As of 2006, 5 percent of the 1.1 million people living with HIV in the U.S. were between the ages of 13 and 24. To help slow the spread of HIV among young Americans, the American Academy of Pediatrics (AAP) is calling for mandatory HIV screenings for all teens aged 16 to 18 who live in an area where more than 0.1 percent of the population is infected. Previously, the AAP only recommended that sexually active teens get tested. Do the new guidelines make sense — or are they going too far?
This is a no-brainer: "I'm going to have to come down firmly on the side of it being a good idea," says Sierra at Babble. Indeed, I'm surprised we weren't already doing something like this. Every sexually active person should be routinely tested for HIV, regardless of age or relationship status. "People cheat, people have past mistakes — it's just a good idea to make STI [Sexually Transmitted Infection] testing part of your annual physical. No matter how old you are."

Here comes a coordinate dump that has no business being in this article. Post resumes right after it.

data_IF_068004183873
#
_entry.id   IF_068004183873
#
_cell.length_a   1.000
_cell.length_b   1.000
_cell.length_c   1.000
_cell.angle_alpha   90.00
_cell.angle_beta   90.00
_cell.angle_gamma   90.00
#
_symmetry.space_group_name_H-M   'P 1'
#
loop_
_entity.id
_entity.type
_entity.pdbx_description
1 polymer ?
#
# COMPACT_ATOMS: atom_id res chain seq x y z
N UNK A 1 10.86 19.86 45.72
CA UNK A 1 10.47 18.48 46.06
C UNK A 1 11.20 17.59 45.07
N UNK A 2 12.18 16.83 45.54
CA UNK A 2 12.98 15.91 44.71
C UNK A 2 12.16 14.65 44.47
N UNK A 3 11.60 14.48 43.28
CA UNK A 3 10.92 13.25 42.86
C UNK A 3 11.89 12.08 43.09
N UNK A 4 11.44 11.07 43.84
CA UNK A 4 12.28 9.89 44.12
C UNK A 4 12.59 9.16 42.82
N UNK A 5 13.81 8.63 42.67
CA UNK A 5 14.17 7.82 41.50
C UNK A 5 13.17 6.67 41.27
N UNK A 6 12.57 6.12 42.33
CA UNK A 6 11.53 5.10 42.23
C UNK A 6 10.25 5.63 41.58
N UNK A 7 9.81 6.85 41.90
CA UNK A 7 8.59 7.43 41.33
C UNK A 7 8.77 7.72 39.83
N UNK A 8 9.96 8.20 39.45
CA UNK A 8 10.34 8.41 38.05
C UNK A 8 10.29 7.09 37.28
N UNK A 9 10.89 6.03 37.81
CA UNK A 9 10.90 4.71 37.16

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And it hardly opens the flood gates: These guidelines are conservative compared to the CDC's, Dr. Jaime Martinez, who co-wrote the AAP report, tells Reuters. In 2006, the CDC recommended that all teens over the age of 13 be tested if they live in high-risk communities. We increased that to 16 since some pediatricians might not be comfortable testing young teens. But "it's important to realize that those who don't know they are infected drive the epidemic." We've got to start testing teens.
These guidelines raise more questions than they answer: "There is reasonable evidence to support screening, but it is not clear what the best approach is," Dr. Jason Haukoos, a critic of the new guidelines, tells HealBlog.net. Who is going to pay for all these screenings? Is this approach even cost-effective? Would parents need to give consent for their children to be tested? Would results be disclosed to parents? "The policy statement is a reasonable statement, but... they don't take it far enough in terms of how this should be done."
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